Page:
Membership within this community was, and is, a matter of high seriousness; if you choose to violate any of its core principles, you, of course, run the risk of being removed from the realm of the holy by being excommunicated.

The Roman Catholic church is not unique. Protestants, Muslims, Hindus, and Buddhists have all had their sects. And each sect claims to be the most original, the most authentic. Some have argued over theology. Others have argued over which sect has the most legitimate mandate from its founders. Some claim exclusive rights. Others will not abide any deviations from accepted tradition.

Theological territoriality appears to remain a constant among most religions.

“See with original purity,” Lao Tsu tells us. And how difficult that is. So many of us have been schooled in certain theological traditions. We feel safe in a religious community. We want to know that the person next to us in a church pew is on the same page. We take comfort in being among the like-minded.

And yet, a child does not argue over theology. A child sees the world as it is. It is not interested in theological debates. If it is schooled in certain traditions, however, it starts to make distinctions. It begins to notice that “others” are different. It begins to place morality into categories. It hears phrases from a religious texts and just assumes those texts are true.

It is then that the child’s initial expansiveness begins to shut down, for the child hears no other voices of the holy other than the ones that are presented to her. And the child, of course, grows up to believe that spirituality can only be mediated through a text, a teacher, a church, the clergy.

Children, as we all know, are mesmerized by stories. The living holy are often masters at telling stories from ancient texts–stories of miracles, stories of forgiveness, stories of strange births and mysterious happenings, stories of a master’s anger, a saint’s persecution, stories of wisdom and great courage.

Reverence, of course, increases in intensity with these stories. Religious narratives are meant to elevate the ordinary into the transcendent. They always have a draw. And, unless you are from some Muslim tradition where images of the holy (Allah) are prohibited,” narrative images, in many other religious traditions, are used to enhance the reverence for the holy. One only has to pick up a newspaper to see, for example, a town council in the United States fight for the right to place a Nativity crèche in a town hall during the Christmas season.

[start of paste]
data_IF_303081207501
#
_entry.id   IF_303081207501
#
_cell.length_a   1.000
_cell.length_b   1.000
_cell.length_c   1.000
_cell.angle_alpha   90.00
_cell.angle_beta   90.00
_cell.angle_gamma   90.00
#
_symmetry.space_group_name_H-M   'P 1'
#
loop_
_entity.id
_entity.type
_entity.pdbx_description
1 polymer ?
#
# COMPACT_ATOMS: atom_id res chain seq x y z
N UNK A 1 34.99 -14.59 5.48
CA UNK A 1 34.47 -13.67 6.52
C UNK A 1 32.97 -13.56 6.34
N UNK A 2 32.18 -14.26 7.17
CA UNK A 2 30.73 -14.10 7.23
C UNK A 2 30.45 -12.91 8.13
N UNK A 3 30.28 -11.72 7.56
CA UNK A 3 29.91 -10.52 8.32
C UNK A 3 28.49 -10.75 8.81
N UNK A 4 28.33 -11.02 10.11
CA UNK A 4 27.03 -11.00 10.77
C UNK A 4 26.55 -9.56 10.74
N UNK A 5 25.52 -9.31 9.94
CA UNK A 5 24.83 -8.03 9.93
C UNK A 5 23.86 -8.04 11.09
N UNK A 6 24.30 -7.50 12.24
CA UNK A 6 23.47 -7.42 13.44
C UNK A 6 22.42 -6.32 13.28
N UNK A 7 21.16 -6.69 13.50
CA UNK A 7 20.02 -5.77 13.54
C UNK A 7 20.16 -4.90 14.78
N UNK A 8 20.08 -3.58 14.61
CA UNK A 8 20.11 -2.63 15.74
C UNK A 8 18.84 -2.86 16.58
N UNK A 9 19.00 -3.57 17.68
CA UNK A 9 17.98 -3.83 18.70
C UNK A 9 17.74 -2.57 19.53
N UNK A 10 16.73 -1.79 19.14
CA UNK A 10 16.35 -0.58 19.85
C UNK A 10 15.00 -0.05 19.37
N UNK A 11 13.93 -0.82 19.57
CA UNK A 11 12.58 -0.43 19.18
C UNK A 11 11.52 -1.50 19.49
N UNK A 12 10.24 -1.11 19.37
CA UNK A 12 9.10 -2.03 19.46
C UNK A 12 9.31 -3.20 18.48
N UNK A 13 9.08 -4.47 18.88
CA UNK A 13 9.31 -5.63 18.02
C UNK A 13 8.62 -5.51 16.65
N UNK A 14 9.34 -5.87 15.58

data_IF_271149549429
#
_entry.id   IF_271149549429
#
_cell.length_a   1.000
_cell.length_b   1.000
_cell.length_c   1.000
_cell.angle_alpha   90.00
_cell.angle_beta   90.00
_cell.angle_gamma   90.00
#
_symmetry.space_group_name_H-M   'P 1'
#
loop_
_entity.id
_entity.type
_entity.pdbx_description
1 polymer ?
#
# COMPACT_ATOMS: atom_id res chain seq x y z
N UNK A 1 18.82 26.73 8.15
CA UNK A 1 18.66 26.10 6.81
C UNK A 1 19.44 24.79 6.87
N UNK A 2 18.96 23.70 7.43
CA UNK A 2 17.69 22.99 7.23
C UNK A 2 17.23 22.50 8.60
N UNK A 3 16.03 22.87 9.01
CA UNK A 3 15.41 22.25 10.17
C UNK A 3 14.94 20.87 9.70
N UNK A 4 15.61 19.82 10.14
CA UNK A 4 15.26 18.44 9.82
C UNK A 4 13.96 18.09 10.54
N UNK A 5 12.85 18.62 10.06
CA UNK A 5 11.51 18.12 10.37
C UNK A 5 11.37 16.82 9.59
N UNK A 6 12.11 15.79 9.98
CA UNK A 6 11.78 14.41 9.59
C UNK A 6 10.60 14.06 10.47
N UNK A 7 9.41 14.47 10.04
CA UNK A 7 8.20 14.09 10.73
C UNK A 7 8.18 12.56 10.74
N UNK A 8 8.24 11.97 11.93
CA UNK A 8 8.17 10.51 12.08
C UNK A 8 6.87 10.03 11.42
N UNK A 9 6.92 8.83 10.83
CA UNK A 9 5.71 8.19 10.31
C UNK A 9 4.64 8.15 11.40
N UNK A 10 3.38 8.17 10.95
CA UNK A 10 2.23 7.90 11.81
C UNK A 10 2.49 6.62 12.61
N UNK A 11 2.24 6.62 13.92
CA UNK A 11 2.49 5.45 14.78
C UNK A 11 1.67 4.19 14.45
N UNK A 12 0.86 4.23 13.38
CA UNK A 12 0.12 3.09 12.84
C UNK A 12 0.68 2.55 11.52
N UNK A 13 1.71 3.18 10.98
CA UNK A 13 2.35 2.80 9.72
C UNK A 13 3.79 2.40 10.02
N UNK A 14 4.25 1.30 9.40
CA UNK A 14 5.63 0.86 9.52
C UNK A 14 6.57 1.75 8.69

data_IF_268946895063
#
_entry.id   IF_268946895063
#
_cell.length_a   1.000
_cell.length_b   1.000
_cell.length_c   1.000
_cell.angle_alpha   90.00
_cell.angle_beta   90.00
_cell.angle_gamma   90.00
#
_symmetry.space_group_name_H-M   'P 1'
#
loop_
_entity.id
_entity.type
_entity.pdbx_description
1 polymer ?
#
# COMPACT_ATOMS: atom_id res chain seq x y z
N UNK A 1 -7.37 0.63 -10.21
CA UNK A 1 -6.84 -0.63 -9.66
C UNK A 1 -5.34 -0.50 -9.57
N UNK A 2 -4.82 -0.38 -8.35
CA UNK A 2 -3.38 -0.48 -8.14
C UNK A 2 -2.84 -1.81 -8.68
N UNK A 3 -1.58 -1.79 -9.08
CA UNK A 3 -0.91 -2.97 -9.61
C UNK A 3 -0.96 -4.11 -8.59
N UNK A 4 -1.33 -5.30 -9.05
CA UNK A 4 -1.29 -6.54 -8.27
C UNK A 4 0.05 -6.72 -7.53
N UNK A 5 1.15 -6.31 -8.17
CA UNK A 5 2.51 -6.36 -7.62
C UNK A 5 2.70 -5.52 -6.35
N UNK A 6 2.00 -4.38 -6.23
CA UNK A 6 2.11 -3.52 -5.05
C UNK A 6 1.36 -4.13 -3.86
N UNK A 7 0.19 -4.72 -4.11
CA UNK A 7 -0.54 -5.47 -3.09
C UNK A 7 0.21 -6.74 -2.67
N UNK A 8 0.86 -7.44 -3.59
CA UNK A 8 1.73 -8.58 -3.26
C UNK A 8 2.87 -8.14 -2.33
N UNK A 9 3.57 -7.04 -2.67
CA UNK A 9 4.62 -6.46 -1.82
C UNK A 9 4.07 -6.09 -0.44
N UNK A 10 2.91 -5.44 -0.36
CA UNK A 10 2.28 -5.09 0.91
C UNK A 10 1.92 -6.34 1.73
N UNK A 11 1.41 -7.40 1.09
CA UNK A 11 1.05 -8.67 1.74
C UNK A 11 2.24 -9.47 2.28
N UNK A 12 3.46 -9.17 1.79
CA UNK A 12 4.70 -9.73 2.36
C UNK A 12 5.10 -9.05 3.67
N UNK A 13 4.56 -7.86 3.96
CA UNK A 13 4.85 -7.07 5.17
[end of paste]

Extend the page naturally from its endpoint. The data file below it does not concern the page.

A.H. Almaas, the founder of the Diamond Tradition, often talks about the “core” of human nature, the essence that has been lost, diluted, if you will, by society. We camouflage that core, according to Almaas, by creating social personas, living in illusory, manufactured worlds, worlds that are always mediating reality for us, hiding our essence.

Religion and the search for the holy can often have that same kind of dangerous mediating draw that pushes to the background of our consciousness the openness to the world we once had as children before we were trained into specific modes of thinking and believing.

Almaas believes that, as adults, it is possible to return to our cores. We must, however, start to strip ourselves from our traditional allegiances, our social roles, our manufactured personas,our religious rules, before we can experience that core, that original essence that connects us to reality as it is, not as it is manufactured for us.

It is that core, I believe, that is the natural holy that is within all of us. And it is that core, that original innocence, that will enable us to “See with original purity.”